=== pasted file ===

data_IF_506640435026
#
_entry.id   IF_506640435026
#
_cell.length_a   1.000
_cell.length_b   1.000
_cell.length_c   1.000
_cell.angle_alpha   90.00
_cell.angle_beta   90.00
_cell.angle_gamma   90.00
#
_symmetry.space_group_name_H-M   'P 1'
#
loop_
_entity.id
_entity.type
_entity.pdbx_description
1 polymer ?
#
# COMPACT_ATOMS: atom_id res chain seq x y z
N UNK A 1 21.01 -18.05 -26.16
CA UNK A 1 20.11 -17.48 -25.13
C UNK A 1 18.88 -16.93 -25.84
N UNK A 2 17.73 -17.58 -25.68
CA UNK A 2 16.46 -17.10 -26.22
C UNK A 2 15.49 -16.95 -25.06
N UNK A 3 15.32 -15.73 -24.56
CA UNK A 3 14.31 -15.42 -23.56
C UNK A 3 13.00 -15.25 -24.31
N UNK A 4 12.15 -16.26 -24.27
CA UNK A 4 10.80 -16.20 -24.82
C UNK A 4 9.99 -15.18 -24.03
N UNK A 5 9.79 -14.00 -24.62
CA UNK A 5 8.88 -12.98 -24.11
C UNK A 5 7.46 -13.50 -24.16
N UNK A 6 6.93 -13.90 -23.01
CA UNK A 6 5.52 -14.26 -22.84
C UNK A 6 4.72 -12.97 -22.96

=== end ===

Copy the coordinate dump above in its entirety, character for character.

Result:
data_IF_506640435026
#
_entry.id   IF_506640435026
#
_cell.length_a   1.000
_cell.length_b   1.000
_cell.length_c   1.000
_cell.angle_alpha   90.00
_cell.angle_beta   90.00
_cell.angle_gamma   90.00
#
_symmetry.space_group_name_H-M   'P 1'
#
loop_
_entity.id
_entity.type
_entity.pdbx_description
1 polymer ?
#
# COMPACT_ATOMS: atom_id res chain seq x y z
N UNK A 1 21.01 -18.05 -26.16
CA UNK A 1 20.11 -17.48 -25.13
C UNK A 1 18.88 -16.93 -25.84
N UNK A 2 17.73 -17.58 -25.68
CA UNK A 2 16.46 -17.10 -26.22
C UNK A 2 15.49 -16.95 -25.06
N UNK A 3 15.32 -15.73 -24.56
CA UNK A 3 14.31 -15.42 -23.56
C UNK A 3 13.00 -15.25 -24.31
N UNK A 4 12.15 -16.26 -24.27
CA UNK A 4 10.80 -16.20 -24.82
C UNK A 4 9.99 -15.18 -24.03
N UNK A 5 9.79 -14.00 -24.62
CA UNK A 5 8.88 -12.98 -24.11
C UNK A 5 7.46 -13.50 -24.16
N UNK A 6 6.93 -13.90 -23.01
CA UNK A 6 5.52 -14.26 -22.84
C UNK A 6 4.72 -12.97 -22.96